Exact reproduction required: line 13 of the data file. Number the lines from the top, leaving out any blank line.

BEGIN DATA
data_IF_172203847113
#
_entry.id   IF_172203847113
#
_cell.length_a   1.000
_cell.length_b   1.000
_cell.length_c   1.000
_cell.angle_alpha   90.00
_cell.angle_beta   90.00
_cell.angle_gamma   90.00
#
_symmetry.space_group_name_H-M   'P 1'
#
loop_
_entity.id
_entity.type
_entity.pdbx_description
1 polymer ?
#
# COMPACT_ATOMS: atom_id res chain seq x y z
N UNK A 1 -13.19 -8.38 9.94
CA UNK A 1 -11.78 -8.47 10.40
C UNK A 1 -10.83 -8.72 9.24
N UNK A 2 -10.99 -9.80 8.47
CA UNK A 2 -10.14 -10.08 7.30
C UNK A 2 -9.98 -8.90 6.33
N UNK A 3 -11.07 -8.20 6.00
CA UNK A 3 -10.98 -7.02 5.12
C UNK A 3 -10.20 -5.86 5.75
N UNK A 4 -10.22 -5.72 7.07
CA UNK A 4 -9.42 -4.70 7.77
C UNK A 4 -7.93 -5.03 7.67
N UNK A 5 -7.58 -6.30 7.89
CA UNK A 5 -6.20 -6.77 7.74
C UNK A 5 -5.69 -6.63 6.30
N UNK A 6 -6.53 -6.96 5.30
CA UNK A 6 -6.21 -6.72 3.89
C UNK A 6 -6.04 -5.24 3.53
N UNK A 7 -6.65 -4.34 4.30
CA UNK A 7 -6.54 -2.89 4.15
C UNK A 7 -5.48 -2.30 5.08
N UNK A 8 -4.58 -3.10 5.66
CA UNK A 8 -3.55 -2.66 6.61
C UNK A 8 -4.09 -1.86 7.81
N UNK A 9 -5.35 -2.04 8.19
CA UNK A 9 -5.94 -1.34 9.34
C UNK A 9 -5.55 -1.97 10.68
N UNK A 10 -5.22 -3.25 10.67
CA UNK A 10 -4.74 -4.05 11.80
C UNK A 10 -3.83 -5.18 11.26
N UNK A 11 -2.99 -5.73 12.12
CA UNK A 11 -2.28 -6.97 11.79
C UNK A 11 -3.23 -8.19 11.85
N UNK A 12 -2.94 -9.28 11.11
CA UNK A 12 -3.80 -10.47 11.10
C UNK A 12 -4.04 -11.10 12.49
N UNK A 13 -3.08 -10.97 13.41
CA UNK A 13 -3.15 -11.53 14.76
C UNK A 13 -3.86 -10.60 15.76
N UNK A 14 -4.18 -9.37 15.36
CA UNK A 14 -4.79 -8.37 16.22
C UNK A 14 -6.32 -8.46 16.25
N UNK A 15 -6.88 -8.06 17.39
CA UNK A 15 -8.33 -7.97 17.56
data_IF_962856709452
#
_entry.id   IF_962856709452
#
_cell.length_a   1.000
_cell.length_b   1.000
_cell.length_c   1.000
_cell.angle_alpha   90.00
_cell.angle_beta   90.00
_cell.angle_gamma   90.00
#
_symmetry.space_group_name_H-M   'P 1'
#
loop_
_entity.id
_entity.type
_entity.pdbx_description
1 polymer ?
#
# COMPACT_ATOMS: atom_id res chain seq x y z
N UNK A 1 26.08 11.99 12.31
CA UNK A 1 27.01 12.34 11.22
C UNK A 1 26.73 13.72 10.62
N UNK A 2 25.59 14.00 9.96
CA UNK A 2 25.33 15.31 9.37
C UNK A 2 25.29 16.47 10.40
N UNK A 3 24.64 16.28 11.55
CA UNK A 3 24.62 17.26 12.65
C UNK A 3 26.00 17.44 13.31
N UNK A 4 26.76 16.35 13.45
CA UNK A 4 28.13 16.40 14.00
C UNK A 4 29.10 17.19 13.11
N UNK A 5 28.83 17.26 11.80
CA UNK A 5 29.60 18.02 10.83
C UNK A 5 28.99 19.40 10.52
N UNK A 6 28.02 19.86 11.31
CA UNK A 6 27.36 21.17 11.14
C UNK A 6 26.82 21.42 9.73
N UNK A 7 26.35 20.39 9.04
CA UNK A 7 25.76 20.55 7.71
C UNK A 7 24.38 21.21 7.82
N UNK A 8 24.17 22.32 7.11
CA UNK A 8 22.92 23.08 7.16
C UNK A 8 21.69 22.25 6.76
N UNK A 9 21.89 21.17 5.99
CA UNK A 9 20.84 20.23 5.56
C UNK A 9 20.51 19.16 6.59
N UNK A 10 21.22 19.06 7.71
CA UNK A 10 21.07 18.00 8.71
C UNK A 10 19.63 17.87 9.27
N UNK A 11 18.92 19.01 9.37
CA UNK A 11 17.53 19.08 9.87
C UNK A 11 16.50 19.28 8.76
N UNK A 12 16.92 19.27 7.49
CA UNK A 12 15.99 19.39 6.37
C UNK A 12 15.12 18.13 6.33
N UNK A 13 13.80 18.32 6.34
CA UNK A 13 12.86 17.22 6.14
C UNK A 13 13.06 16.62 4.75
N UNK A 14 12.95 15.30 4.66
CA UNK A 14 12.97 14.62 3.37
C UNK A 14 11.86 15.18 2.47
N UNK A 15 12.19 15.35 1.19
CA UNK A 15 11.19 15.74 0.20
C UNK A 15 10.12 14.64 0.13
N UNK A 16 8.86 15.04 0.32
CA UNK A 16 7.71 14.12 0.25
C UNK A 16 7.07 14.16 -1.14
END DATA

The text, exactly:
#